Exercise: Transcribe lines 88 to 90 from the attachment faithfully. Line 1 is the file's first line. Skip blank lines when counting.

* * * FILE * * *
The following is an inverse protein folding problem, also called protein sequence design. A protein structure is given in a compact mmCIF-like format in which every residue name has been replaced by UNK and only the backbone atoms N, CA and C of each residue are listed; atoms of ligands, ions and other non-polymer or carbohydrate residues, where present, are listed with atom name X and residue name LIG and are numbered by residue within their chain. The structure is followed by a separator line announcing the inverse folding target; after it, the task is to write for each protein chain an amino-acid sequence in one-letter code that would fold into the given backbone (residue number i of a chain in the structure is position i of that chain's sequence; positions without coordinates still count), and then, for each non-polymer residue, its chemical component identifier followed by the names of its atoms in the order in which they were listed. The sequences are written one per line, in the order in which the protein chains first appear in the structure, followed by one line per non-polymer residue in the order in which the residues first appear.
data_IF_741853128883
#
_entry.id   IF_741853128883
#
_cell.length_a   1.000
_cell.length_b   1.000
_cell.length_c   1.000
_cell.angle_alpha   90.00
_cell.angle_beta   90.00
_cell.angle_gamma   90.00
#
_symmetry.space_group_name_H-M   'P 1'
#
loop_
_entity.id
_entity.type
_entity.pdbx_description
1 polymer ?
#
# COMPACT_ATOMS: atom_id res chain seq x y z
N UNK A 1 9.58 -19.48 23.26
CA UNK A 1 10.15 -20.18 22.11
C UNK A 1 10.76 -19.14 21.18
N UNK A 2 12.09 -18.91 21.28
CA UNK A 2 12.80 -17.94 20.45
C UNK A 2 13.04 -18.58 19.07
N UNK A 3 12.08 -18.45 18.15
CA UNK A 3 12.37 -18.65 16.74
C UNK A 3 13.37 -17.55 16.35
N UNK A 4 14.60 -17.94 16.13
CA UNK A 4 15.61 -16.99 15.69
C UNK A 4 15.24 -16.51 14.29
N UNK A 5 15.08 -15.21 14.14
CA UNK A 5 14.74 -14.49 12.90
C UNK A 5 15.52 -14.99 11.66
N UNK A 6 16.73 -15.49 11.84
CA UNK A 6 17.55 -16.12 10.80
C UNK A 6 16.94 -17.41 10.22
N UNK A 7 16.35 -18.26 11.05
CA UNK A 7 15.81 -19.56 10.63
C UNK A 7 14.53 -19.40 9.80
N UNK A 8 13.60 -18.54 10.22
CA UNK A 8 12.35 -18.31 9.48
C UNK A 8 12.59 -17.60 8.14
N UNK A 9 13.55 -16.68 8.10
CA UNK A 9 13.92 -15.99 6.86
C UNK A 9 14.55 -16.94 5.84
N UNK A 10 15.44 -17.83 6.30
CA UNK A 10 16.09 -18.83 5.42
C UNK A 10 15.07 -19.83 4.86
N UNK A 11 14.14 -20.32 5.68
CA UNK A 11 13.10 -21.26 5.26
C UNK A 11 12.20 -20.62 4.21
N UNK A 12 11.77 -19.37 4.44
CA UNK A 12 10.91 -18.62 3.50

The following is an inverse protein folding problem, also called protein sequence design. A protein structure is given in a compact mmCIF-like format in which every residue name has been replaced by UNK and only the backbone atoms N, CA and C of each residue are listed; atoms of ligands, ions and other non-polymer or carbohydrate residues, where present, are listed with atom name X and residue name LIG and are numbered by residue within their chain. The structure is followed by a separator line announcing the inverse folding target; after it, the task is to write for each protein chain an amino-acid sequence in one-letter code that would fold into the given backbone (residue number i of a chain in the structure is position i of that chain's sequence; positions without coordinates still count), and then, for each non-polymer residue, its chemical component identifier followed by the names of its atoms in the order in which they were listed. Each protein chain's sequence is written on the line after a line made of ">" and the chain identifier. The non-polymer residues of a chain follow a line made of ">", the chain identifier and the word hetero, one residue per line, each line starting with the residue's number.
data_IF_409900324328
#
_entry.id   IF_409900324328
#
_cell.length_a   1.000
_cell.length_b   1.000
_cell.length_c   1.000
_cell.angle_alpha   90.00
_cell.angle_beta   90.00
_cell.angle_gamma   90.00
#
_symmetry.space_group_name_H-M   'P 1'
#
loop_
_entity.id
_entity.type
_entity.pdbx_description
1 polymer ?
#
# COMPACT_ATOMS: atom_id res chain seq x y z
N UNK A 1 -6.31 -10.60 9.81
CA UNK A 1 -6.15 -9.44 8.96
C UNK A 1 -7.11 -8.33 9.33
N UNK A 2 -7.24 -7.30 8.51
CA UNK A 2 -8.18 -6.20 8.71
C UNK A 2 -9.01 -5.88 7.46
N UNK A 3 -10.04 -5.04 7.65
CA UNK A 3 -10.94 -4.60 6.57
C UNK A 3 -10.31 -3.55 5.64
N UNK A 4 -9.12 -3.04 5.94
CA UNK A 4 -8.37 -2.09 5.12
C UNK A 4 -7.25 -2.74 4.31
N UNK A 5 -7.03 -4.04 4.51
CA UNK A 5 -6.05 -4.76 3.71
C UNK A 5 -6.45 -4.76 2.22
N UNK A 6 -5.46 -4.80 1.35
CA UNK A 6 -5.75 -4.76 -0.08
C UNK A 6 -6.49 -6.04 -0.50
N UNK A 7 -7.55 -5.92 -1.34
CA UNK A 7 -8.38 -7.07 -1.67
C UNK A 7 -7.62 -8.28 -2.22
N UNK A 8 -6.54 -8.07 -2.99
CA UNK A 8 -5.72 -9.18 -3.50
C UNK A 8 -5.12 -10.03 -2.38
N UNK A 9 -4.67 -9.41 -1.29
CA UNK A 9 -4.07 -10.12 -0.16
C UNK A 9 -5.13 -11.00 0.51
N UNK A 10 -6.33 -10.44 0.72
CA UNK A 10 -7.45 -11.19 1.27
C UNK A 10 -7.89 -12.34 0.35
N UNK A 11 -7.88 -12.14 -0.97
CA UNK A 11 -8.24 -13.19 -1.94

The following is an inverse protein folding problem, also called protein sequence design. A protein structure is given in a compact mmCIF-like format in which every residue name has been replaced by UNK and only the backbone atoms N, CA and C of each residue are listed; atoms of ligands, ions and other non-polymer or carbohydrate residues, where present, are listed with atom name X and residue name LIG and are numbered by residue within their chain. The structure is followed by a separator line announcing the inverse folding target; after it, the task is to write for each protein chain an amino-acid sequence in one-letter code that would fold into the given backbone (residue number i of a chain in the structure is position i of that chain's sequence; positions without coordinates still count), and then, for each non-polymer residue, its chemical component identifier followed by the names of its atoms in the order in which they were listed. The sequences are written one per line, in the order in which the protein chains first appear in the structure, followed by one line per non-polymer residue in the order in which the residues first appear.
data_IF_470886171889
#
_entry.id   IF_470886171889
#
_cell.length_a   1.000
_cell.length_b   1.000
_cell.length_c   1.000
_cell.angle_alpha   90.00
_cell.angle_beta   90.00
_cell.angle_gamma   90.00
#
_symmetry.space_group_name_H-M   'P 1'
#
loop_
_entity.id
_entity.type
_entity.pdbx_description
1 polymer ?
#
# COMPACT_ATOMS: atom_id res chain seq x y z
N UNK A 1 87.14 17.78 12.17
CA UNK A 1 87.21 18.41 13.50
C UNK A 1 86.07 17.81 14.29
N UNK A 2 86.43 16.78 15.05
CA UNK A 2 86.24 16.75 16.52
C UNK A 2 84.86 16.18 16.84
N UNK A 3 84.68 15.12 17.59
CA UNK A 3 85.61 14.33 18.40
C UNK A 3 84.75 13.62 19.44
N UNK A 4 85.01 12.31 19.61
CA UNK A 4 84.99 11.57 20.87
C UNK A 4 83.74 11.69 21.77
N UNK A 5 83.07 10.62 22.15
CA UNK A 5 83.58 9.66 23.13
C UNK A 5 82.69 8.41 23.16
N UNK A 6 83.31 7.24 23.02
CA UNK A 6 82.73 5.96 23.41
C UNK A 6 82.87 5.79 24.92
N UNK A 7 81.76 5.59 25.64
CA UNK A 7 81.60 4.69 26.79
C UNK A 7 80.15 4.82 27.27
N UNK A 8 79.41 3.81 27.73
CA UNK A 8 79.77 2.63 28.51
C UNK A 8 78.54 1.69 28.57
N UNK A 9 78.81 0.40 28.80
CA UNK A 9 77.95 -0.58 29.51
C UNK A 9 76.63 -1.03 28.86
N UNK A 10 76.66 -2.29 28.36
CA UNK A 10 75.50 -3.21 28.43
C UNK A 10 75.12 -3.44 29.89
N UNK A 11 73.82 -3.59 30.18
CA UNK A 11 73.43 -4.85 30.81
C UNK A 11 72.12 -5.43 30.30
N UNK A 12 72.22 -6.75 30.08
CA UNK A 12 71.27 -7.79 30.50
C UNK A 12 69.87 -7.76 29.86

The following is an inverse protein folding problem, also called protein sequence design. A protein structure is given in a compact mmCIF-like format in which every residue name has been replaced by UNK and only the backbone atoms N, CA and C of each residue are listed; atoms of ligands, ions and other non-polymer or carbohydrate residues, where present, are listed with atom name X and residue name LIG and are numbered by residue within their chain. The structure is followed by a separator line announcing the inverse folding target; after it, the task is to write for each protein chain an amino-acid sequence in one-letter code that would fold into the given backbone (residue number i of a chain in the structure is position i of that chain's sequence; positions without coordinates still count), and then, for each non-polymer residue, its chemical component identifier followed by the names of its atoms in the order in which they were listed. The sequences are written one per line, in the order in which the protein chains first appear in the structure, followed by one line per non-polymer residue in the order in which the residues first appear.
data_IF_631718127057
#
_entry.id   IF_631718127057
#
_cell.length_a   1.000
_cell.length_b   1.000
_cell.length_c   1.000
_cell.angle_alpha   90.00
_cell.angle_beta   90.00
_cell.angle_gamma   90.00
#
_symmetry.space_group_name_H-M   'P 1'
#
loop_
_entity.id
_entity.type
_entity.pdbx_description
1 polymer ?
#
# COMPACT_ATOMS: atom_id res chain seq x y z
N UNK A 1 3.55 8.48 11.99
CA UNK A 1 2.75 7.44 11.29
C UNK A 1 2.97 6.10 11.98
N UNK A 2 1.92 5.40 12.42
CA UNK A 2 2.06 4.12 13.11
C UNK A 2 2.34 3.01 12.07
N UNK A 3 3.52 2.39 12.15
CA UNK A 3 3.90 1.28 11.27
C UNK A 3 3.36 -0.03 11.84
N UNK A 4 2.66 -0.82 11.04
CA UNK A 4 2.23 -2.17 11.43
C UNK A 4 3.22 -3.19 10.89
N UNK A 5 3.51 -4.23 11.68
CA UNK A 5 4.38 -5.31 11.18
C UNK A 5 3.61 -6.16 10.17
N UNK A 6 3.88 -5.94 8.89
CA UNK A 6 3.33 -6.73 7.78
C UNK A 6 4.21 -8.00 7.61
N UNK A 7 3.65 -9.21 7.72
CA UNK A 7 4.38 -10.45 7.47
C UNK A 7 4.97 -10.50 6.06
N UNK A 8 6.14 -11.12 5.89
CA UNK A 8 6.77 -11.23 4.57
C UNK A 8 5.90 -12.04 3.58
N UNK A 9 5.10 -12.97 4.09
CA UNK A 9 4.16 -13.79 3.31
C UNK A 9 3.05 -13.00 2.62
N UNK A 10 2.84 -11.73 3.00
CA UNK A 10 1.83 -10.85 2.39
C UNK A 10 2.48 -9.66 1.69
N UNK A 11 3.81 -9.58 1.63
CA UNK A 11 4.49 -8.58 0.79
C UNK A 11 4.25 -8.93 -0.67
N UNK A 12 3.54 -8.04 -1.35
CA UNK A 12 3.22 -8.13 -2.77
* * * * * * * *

CA UNK A 4 -8.37 -2.09 5.12
C UNK A 4 -7.25 -2.74 4.31
N UNK A 5 -7.03 -4.04 4.51